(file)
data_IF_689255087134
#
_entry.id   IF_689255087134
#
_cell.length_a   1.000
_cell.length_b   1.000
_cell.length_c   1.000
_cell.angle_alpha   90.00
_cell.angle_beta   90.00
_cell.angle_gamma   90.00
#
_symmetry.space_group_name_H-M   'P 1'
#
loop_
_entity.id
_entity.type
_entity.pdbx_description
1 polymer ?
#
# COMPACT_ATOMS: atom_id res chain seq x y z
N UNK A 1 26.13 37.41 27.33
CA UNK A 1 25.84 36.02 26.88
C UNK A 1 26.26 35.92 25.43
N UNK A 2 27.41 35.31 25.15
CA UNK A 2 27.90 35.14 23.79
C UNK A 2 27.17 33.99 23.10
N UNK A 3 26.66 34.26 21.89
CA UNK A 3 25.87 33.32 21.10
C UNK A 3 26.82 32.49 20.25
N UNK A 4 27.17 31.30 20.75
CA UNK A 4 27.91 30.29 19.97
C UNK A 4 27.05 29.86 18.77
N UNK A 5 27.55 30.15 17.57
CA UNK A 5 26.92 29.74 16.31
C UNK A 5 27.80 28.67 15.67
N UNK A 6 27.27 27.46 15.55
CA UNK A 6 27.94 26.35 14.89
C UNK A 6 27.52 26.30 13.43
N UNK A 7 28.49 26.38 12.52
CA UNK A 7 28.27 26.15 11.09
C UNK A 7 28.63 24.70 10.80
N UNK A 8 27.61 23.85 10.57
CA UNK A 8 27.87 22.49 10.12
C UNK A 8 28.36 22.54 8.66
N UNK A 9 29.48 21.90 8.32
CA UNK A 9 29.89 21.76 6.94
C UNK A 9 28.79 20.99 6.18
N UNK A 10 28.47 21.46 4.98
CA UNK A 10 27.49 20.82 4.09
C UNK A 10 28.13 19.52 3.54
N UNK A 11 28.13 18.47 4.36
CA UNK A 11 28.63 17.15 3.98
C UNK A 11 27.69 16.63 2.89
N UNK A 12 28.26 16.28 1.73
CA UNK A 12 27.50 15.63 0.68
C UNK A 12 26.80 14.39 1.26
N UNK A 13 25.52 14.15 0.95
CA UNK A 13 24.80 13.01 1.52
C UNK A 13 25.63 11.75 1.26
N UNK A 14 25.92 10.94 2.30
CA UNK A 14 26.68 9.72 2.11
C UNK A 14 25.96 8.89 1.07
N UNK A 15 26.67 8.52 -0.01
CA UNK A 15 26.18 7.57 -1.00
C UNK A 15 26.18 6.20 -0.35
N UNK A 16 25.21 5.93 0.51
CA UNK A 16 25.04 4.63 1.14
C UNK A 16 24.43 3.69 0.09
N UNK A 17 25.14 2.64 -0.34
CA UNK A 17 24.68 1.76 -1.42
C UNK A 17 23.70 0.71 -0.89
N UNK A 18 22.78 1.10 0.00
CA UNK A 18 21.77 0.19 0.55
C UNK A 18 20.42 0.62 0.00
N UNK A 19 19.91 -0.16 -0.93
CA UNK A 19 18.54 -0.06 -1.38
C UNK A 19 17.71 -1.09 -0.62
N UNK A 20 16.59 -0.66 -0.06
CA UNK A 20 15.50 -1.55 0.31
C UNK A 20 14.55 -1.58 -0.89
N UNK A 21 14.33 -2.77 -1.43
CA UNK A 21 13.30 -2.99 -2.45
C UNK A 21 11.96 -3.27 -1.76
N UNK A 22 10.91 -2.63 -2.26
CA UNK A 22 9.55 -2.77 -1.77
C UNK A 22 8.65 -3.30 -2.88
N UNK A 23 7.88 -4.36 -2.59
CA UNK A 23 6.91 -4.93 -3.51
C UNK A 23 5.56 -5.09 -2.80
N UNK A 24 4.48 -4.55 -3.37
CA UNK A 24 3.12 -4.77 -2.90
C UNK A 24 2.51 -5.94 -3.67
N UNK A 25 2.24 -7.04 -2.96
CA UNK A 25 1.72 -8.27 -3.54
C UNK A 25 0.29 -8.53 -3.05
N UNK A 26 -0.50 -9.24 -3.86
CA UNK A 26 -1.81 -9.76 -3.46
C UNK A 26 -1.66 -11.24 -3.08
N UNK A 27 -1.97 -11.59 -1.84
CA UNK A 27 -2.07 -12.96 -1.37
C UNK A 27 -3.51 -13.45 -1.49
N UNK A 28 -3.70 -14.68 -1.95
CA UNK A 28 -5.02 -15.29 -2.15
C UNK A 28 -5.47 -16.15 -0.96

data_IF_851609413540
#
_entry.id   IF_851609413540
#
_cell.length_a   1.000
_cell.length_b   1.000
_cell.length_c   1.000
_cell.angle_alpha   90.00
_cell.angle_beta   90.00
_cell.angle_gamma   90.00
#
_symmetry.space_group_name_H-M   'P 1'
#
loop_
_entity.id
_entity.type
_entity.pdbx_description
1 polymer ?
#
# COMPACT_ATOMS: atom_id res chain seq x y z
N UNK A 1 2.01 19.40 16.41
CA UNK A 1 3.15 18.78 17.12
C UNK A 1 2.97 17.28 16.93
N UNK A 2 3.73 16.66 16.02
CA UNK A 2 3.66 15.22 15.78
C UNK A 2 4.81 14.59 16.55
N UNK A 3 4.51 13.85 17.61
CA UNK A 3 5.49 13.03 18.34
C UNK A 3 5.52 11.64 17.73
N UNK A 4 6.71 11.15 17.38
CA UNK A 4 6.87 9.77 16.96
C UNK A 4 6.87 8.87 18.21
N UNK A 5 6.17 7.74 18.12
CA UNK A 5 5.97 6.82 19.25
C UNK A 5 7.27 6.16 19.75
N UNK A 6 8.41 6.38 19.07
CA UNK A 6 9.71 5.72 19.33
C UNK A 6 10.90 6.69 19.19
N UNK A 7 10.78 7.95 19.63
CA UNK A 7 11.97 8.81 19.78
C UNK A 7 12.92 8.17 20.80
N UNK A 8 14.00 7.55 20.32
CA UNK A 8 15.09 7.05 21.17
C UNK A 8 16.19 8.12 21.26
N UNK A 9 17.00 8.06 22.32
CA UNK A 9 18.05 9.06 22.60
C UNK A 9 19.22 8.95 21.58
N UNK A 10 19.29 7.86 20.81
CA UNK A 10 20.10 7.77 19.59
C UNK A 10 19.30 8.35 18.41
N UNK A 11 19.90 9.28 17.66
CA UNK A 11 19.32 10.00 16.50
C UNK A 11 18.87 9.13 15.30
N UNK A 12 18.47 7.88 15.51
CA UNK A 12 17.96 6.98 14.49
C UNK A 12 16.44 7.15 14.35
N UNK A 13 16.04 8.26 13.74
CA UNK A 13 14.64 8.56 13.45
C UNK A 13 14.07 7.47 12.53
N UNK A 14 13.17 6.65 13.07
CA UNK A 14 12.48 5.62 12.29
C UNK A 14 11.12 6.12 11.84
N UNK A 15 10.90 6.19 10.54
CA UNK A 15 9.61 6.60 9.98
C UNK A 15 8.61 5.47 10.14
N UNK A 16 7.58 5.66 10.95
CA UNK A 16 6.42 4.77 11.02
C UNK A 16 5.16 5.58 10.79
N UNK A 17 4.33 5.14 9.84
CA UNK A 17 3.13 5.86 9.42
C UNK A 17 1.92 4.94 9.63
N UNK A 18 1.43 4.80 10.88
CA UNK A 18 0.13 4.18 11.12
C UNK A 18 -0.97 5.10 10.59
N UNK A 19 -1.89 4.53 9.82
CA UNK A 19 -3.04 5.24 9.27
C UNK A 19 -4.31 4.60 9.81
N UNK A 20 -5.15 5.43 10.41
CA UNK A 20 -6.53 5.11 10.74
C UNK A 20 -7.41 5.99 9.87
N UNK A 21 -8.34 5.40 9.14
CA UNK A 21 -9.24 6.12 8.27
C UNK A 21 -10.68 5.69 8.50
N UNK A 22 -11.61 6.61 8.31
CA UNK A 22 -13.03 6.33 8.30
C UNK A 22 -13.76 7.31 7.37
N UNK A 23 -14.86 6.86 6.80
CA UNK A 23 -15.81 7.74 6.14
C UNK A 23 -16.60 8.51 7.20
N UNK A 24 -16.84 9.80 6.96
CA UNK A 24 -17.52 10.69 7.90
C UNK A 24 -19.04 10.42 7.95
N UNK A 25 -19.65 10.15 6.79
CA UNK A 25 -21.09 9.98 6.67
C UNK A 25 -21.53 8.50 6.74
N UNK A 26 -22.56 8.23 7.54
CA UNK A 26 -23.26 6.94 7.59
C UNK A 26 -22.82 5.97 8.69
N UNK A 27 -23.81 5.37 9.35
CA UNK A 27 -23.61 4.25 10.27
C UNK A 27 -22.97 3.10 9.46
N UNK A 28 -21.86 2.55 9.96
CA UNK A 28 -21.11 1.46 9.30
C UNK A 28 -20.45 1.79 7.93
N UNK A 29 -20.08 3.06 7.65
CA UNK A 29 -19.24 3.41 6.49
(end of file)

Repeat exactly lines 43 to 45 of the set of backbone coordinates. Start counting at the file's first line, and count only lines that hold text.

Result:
CA UNK A 8 27.87 22.49 10.12
C UNK A 8 28.36 22.54 8.66
N UNK A 9 29.48 21.90 8.32